As COVID-19 prompted abrupt, statewide school closures, University of Northern Iowa student teachers on the cusp of becoming fully certified educators found themselves suddenly transitioning the remainder of their semester to an online format and interviewing for positions remotely. 

It was a jarring shift, but these students had already completed over 100 hours of classroom experience prior to student teaching and were ready to handle the task. 

“The student teaching coordinators were impressed with how the student teachers showed resilience and flexibility in adapting to the situation,” said Mary Donegan-Ritter, interim head of the department of teaching at UNI. “Their student teaching experience ended after 9 weeks, but they stayed engaged in alternative learning experiences and frequent communication with their student teaching coordinators.”

Despite the sudden change in the midst of their final preparations, seniors Sam Nau, Savannah Scallon, Christopher Merck and Morgan Kappel didn’t let the unexpected circumstances get in the way of beginning their teaching journeys.

A classroom of his own

Sam Nau was placed at Morris Elementary School in Des Moines for the first half of the semester as a beginning music instructor with students in kindergarten through second grade. He had just begun his second placement of the semester at Ankeny High School when the shutdowns began. UNI student Sam Nau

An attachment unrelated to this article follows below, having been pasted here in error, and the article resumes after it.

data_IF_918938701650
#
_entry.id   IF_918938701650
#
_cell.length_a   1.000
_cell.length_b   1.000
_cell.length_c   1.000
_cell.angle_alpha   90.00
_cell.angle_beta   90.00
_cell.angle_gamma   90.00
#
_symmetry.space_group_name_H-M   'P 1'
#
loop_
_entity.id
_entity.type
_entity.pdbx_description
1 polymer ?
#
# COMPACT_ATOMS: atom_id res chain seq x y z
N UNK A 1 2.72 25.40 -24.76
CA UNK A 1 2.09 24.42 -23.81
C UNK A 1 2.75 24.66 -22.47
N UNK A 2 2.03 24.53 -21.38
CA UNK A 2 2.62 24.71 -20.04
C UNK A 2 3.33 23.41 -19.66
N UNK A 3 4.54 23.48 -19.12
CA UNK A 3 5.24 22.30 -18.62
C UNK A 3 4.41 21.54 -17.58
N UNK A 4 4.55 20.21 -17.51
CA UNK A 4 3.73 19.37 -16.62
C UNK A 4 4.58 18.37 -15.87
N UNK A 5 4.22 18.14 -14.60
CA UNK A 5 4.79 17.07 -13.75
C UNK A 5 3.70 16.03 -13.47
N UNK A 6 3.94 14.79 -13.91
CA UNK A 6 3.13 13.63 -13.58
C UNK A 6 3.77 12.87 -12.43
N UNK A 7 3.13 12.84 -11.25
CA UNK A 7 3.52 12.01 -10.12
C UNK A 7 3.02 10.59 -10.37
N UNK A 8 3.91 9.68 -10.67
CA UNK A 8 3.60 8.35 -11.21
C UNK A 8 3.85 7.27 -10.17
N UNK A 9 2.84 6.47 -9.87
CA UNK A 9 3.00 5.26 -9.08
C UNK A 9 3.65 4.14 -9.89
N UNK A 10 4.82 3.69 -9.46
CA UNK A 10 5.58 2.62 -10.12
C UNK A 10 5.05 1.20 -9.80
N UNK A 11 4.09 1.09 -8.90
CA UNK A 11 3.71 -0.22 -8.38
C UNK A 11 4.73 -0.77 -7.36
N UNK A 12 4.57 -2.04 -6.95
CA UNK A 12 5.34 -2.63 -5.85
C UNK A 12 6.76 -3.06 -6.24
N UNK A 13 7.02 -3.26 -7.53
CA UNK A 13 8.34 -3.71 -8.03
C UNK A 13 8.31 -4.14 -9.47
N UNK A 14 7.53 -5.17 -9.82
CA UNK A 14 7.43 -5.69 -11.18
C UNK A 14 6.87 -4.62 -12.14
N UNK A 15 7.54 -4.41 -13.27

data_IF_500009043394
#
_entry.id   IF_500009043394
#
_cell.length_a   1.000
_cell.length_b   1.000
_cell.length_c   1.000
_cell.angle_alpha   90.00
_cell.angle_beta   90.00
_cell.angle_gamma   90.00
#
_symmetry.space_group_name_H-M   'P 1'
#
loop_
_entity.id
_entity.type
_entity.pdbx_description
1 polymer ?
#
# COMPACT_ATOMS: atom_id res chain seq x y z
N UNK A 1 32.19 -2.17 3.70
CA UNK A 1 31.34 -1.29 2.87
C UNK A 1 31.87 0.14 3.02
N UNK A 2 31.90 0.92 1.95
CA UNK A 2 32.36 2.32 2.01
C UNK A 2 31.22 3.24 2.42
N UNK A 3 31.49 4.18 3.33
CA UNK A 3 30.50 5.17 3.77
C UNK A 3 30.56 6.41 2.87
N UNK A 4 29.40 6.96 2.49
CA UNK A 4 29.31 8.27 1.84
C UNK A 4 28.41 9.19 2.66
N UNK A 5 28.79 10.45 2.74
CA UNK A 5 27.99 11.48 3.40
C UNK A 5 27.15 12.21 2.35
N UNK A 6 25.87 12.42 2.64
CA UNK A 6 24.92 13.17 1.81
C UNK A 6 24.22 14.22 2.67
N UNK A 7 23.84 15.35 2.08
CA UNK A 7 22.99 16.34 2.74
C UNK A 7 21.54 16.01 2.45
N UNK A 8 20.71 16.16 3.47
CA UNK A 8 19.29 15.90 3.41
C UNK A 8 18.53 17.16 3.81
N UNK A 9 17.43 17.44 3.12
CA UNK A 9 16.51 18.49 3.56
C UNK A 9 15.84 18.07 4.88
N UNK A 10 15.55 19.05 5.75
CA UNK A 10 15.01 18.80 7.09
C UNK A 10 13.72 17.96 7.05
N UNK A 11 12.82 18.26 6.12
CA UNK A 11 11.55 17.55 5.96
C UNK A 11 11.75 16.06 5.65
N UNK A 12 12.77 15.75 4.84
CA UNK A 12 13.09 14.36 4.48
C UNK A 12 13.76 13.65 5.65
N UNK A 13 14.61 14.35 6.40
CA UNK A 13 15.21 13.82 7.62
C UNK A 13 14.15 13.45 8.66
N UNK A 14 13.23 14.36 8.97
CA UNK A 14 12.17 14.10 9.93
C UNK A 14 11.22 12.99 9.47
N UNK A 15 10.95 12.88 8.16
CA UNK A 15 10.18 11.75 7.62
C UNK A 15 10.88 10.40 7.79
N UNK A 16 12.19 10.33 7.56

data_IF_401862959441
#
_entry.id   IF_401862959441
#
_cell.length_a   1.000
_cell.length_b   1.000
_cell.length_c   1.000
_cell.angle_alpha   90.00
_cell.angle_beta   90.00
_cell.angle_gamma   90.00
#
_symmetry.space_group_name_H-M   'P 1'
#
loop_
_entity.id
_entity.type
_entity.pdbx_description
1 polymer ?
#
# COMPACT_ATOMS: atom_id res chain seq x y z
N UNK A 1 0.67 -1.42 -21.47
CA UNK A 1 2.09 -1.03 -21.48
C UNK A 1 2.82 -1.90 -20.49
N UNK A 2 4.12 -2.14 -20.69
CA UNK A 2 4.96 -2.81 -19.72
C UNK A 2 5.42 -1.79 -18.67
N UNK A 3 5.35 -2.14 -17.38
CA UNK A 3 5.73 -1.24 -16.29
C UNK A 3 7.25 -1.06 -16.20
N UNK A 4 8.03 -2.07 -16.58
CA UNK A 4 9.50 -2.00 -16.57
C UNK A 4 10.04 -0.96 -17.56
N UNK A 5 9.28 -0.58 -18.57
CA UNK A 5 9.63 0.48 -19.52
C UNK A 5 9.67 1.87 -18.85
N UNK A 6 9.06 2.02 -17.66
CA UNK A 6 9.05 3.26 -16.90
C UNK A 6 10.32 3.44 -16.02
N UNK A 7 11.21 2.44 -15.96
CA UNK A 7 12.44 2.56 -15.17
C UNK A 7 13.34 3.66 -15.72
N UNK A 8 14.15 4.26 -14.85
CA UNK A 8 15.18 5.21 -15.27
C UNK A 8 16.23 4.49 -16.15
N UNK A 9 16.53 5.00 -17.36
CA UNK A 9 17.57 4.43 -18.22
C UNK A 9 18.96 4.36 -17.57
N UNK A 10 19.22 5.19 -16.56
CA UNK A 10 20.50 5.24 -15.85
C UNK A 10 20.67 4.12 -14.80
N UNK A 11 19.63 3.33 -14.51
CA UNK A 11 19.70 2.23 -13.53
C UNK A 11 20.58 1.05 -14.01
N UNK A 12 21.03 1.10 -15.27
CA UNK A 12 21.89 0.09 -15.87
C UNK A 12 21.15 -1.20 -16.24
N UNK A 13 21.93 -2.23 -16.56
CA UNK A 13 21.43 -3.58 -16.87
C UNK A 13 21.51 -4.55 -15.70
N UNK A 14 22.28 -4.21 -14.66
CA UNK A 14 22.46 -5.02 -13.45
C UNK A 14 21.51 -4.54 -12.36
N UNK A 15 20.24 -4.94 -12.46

“It was a real bummer when it happened because I was really excited to be there and get to know the students,” Nau said. He had just finished completing his plans for the semester with his cooperating teacher when the school district announced they wouldn’t be returning to in-person instruction for the remainder of the semester. With virtual instruction being optional for students, many of those plans were no longer a possibility. 

Despite the abrupt end to his student teaching, Nau is excited to have his own classroom this fall. He will be working with the high school and fifth grade bands at Chariton Community School District. 

“UNI definitely prepared me to have my own classroom, and I can’t wait to get started,” Nau said.